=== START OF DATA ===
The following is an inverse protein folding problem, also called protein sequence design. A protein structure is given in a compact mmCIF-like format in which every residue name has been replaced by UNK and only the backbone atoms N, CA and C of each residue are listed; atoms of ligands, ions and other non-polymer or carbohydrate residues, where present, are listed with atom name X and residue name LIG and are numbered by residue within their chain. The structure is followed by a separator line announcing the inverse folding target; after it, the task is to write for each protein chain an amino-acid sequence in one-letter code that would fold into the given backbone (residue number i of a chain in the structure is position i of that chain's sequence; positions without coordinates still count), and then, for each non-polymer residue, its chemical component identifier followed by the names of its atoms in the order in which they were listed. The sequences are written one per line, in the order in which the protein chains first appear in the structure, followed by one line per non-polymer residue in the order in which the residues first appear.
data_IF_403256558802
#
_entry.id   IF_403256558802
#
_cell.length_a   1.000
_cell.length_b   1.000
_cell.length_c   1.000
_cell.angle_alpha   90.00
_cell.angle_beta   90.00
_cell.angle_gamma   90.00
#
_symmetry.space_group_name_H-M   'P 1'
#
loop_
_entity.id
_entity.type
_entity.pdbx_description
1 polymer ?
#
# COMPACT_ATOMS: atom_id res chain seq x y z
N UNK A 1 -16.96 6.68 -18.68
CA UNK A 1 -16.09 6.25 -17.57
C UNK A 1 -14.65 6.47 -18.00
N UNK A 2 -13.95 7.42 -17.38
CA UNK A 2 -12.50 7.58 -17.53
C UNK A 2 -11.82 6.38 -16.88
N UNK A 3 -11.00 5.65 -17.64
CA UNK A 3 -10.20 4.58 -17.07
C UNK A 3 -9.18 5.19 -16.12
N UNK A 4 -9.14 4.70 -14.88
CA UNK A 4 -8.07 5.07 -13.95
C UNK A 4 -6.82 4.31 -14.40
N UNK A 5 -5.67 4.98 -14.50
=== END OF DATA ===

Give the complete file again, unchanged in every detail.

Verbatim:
The following is an inverse protein folding problem, also called protein sequence design. A protein structure is given in a compact mmCIF-like format in which every residue name has been replaced by UNK and only the backbone atoms N, CA and C of each residue are listed; atoms of ligands, ions and other non-polymer or carbohydrate residues, where present, are listed with atom name X and residue name LIG and are numbered by residue within their chain. The structure is followed by a separator line announcing the inverse folding target; after it, the task is to write for each protein chain an amino-acid sequence in one-letter code that would fold into the given backbone (residue number i of a chain in the structure is position i of that chain's sequence; positions without coordinates still count), and then, for each non-polymer residue, its chemical component identifier followed by the names of its atoms in the order in which they were listed. The sequences are written one per line, in the order in which the protein chains first appear in the structure, followed by one line per non-polymer residue in the order in which the residues first appear.
data_IF_403256558802
#
_entry.id   IF_403256558802
#
_cell.length_a   1.000
_cell.length_b   1.000
_cell.length_c   1.000
_cell.angle_alpha   90.00
_cell.angle_beta   90.00
_cell.angle_gamma   90.00
#
_symmetry.space_group_name_H-M   'P 1'
#
loop_
_entity.id
_entity.type
_entity.pdbx_description
1 polymer ?
#
# COMPACT_ATOMS: atom_id res chain seq x y z
N UNK A 1 -16.96 6.68 -18.68
CA UNK A 1 -16.09 6.25 -17.57
C UNK A 1 -14.65 6.47 -18.00
N UNK A 2 -13.95 7.42 -17.38
CA UNK A 2 -12.50 7.58 -17.53
C UNK A 2 -11.82 6.38 -16.88
N UNK A 3 -11.00 5.65 -17.64
CA UNK A 3 -10.20 4.58 -17.07
C UNK A 3 -9.18 5.19 -16.12
N UNK A 4 -9.14 4.70 -14.88
CA UNK A 4 -8.07 5.07 -13.95
C UNK A 4 -6.82 4.31 -14.40
N UNK A 5 -5.67 4.98 -14.50